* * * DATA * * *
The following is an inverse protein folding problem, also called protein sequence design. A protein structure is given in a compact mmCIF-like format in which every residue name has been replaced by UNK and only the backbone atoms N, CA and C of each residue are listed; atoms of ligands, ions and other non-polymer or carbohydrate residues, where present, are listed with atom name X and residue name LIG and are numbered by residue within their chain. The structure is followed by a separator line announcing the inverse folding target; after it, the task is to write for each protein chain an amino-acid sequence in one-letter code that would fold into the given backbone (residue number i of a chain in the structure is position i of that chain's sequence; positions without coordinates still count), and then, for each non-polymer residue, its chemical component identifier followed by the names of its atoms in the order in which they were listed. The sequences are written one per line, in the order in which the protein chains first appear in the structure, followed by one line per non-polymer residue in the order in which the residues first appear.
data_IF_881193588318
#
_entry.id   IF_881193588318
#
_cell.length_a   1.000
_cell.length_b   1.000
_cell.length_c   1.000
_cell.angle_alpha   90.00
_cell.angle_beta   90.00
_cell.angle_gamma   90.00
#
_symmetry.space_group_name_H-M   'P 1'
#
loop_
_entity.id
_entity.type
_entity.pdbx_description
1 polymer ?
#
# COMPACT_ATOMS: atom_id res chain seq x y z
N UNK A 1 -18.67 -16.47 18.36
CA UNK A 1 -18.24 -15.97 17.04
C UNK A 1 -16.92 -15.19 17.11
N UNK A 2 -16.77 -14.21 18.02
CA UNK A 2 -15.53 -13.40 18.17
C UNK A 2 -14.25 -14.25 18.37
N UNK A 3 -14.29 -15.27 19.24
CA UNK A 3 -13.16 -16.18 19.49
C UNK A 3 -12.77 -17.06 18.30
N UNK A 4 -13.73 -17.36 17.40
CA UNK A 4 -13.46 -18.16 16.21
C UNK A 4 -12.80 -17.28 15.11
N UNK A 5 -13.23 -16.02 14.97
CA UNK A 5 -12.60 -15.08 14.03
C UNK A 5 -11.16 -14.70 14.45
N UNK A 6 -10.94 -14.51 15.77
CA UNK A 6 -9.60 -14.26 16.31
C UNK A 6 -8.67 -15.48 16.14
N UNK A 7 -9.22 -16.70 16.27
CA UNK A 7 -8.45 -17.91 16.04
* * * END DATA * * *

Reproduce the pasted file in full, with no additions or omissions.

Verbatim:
The following is an inverse protein folding problem, also called protein sequence design. A protein structure is given in a compact mmCIF-like format in which every residue name has been replaced by UNK and only the backbone atoms N, CA and C of each residue are listed; atoms of ligands, ions and other non-polymer or carbohydrate residues, where present, are listed with atom name X and residue name LIG and are numbered by residue within their chain. The structure is followed by a separator line announcing the inverse folding target; after it, the task is to write for each protein chain an amino-acid sequence in one-letter code that would fold into the given backbone (residue number i of a chain in the structure is position i of that chain's sequence; positions without coordinates still count), and then, for each non-polymer residue, its chemical component identifier followed by the names of its atoms in the order in which they were listed. The sequences are written one per line, in the order in which the protein chains first appear in the structure, followed by one line per non-polymer residue in the order in which the residues first appear.
data_IF_881193588318
#
_entry.id   IF_881193588318
#
_cell.length_a   1.000
_cell.length_b   1.000
_cell.length_c   1.000
_cell.angle_alpha   90.00
_cell.angle_beta   90.00
_cell.angle_gamma   90.00
#
_symmetry.space_group_name_H-M   'P 1'
#
loop_
_entity.id
_entity.type
_entity.pdbx_description
1 polymer ?
#
# COMPACT_ATOMS: atom_id res chain seq x y z
N UNK A 1 -18.67 -16.47 18.36
CA UNK A 1 -18.24 -15.97 17.04
C UNK A 1 -16.92 -15.19 17.11
N UNK A 2 -16.77 -14.21 18.02
CA UNK A 2 -15.53 -13.40 18.17
C UNK A 2 -14.25 -14.25 18.37
N UNK A 3 -14.29 -15.27 19.24
CA UNK A 3 -13.16 -16.18 19.49
C UNK A 3 -12.77 -17.06 18.30
N UNK A 4 -13.73 -17.36 17.40
CA UNK A 4 -13.46 -18.16 16.21
C UNK A 4 -12.80 -17.28 15.11
N UNK A 5 -13.23 -16.02 14.97
CA UNK A 5 -12.60 -15.08 14.03
C UNK A 5 -11.16 -14.70 14.45
N UNK A 6 -10.94 -14.51 15.77
CA UNK A 6 -9.60 -14.26 16.31
C UNK A 6 -8.67 -15.48 16.14
N UNK A 7 -9.22 -16.70 16.27
CA UNK A 7 -8.45 -17.91 16.04